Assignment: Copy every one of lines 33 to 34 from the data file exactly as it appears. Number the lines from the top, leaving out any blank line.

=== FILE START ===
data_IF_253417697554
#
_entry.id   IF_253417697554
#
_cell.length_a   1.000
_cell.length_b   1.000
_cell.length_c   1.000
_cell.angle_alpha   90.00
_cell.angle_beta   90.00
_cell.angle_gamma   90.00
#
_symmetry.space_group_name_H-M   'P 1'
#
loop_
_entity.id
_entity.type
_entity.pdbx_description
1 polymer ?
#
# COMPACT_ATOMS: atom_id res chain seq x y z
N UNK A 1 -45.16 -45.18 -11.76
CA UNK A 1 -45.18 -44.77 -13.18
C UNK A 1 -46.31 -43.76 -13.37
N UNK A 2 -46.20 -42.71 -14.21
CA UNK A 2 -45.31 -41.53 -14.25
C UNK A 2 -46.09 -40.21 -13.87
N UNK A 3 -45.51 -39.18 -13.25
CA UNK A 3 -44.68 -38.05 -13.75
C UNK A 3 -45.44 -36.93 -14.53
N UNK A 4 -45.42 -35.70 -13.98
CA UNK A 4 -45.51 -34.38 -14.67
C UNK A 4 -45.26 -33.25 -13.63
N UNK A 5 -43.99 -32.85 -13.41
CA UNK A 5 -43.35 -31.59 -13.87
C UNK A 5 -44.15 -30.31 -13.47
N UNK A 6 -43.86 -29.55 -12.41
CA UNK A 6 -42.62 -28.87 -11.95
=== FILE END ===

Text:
N UNK A 5 -43.99 -32.85 -13.41
CA UNK A 5 -43.35 -31.59 -13.87